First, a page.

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Why Hillary Clinton Refuses to Say Whether Merrick Garland Will Be Her SCOTUS Pick

The Democratic hopeful stays silent on renominating Obama's stalled candidate.

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White House / Flickr.com

Democratic presidential candidate Hillary Clinton has had lots of things to say about the future of the U.S. Supreme Court. "I have a bunch of litmus tests" for potential SCOTUS picks, Clinton has said. Foremost among those tests is the willingness of her judicial nominees to overturn the Supreme Court's 2010 defense of free speech in Citizens United v. Federal Election Commission.

But there is one major future-of-SCOTUS issue on which Clinton has been conspicuously silent. As Bloomberg's Greg Stohr puts it, "there's still a big question she hasn't answered: Would she re-nominate Merrick Garland to the open seat on the Supreme Court?"

Merrick Garland, who most recently served as chief judge of the U.S. Court of Appeals for the District of Columbia Circuit, was of course nominated by President Barack Obama back in March to replace the late Justice Antonin Scalia. But Garland's nomination has languished in the Senate ever since, with Republican lawmakers refusing to hold hearings or bring his name to a vote. And Clinton, Stohr observes, "has studiously avoided saying whether she would renominate Garland for the vacancy if it is still pending next year."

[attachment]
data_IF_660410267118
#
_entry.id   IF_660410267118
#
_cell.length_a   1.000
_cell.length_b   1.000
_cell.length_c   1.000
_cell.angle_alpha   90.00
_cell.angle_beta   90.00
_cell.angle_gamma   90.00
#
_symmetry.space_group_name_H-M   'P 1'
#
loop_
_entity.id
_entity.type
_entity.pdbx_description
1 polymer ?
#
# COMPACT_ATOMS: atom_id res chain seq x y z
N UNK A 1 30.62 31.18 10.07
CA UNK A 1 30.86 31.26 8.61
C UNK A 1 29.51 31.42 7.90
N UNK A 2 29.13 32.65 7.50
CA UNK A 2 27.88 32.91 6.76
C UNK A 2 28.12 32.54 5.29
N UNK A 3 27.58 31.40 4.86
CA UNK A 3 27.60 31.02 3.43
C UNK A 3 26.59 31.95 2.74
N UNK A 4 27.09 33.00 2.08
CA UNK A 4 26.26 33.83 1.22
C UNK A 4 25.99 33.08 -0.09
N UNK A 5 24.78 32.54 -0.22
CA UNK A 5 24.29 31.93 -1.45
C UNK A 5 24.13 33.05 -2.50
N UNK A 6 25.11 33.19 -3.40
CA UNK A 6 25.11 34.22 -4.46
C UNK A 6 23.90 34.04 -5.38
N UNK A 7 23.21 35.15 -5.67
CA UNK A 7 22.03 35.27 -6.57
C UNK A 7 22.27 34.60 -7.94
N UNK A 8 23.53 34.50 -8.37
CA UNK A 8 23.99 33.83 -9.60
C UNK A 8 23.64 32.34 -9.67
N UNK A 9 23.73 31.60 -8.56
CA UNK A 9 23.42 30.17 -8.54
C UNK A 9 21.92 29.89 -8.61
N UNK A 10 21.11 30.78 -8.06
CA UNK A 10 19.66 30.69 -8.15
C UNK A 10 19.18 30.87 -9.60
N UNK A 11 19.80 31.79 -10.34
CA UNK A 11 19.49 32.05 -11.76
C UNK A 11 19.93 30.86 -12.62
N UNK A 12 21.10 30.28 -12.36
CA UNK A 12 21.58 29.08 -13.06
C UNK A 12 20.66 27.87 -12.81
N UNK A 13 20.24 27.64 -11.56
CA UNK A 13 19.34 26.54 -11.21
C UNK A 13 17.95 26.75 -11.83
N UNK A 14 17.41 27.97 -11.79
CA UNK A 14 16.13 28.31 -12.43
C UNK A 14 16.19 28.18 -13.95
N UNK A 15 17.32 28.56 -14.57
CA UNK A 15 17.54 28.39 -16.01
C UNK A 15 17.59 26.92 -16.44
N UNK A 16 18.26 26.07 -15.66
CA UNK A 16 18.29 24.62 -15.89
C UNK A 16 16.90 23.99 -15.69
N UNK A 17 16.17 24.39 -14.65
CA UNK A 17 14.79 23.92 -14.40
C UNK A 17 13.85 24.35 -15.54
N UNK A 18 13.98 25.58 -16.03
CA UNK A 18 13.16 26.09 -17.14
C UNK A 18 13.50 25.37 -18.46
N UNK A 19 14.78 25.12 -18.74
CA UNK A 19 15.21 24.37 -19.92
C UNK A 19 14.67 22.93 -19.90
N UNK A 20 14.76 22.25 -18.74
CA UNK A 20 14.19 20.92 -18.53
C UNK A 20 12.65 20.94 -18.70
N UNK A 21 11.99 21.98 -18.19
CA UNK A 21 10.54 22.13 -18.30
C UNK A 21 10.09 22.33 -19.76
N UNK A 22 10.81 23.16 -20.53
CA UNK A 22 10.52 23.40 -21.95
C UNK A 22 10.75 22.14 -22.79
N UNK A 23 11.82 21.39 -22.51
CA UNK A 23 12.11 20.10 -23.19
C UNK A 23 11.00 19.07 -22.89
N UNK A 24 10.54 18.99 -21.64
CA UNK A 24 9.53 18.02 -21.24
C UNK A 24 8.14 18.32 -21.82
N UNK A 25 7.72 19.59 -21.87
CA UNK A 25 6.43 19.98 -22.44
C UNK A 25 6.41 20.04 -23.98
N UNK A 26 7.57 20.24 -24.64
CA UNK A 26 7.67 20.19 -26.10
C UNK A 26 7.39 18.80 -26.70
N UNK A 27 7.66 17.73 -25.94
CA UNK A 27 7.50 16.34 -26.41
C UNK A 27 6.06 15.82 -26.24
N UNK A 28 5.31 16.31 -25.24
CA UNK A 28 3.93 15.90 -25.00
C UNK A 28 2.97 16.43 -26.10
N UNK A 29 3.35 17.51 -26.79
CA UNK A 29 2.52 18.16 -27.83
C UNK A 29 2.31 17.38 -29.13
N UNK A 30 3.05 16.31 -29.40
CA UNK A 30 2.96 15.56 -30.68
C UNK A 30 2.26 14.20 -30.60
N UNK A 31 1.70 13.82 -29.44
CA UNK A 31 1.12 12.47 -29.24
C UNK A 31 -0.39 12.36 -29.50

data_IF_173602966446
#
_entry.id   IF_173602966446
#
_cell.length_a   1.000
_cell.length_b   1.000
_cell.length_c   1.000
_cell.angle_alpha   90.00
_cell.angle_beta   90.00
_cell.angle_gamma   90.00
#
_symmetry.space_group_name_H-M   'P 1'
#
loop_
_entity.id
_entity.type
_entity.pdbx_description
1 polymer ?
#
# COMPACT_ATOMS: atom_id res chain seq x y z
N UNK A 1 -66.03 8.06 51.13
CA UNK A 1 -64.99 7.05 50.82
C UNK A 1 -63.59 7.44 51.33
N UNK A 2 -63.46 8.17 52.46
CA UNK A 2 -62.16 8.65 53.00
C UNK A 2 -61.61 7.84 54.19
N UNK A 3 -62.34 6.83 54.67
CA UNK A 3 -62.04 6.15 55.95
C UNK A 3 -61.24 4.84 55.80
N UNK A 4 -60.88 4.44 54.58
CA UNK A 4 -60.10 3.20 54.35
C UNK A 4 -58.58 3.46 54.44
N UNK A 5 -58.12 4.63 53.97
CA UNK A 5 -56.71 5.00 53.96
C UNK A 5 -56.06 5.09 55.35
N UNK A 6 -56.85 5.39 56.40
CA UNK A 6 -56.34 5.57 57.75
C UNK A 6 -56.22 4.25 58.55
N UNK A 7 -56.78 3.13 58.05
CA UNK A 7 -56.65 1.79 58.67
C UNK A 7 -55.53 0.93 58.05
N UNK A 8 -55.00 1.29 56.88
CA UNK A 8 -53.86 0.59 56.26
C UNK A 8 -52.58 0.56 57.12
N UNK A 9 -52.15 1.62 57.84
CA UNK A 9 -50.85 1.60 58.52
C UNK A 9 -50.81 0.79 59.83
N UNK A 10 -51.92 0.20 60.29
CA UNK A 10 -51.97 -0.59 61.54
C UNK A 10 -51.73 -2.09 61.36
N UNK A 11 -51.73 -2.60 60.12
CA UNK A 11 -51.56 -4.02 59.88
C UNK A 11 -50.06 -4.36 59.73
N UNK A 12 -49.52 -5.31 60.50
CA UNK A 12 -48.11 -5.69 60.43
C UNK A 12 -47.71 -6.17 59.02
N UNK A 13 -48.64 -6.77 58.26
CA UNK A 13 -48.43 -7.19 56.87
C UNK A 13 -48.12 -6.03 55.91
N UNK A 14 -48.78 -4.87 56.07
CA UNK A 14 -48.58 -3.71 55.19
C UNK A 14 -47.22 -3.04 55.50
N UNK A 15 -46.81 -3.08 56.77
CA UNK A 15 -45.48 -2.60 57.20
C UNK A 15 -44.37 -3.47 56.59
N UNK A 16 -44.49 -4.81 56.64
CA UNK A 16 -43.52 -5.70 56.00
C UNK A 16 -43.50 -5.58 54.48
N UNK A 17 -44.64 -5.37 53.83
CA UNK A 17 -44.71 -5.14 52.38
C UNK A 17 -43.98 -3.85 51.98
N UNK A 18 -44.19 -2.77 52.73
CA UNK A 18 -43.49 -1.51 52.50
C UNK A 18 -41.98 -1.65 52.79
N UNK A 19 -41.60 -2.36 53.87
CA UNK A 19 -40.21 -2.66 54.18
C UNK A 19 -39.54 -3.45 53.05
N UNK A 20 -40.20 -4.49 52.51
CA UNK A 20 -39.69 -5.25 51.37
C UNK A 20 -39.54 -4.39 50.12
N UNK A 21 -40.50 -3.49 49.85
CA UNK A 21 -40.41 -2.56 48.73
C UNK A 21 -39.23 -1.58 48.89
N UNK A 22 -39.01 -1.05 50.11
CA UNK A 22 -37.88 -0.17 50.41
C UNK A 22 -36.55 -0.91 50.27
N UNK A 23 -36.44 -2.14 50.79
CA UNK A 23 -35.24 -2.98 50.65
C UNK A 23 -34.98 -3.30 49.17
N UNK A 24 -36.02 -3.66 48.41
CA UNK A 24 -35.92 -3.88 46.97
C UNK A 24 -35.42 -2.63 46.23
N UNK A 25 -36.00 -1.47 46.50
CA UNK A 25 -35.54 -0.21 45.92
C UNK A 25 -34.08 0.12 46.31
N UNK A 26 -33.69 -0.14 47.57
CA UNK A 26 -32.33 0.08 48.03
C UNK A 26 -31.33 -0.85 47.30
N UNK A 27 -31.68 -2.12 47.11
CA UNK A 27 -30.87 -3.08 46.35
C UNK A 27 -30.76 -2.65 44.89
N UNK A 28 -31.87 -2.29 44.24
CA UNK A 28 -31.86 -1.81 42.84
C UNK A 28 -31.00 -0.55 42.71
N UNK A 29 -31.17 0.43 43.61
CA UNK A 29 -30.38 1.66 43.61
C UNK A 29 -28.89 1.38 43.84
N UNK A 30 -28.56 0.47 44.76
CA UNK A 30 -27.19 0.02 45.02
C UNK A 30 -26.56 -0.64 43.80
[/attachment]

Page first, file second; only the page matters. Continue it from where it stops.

Why the silence? One possible explanation is that Garland is not at all the sort of liberal jurist that many of Clinton's supporters would like to see replace Scalia. Remember that the news of Garland's nomination did not exactly set progressive hearts aflutter. The president of the National Organization for Women questioned Garland's commitment to abortion rights, for example, while left-wing pundits complained that it was "extremely disappointing" to see the nomination of more "white men."

Garland's nomination surely came as a disappointment to that segment of the Democratic big tent that still cares about civil liberties. That's because Garland's record, as I've previously described it, "reflects a version of legal liberalism that tends to line up in favor of broad judicial deference to law enforcement and wartime executive power." In other words, Garland is not quite the dream candidate of the ACLU; nor is he the dream candidate of the Black Lives Matter movement.

So it's not really that much of a surprise to find Hillary Clinton keeping quiet on whether or not she'll re-up Merrick Garland's nomination if she wins the election. Clinton probably sees no upside in reoffending the various constituencies that found Garland to be such a disappointing judicial pick in the first place.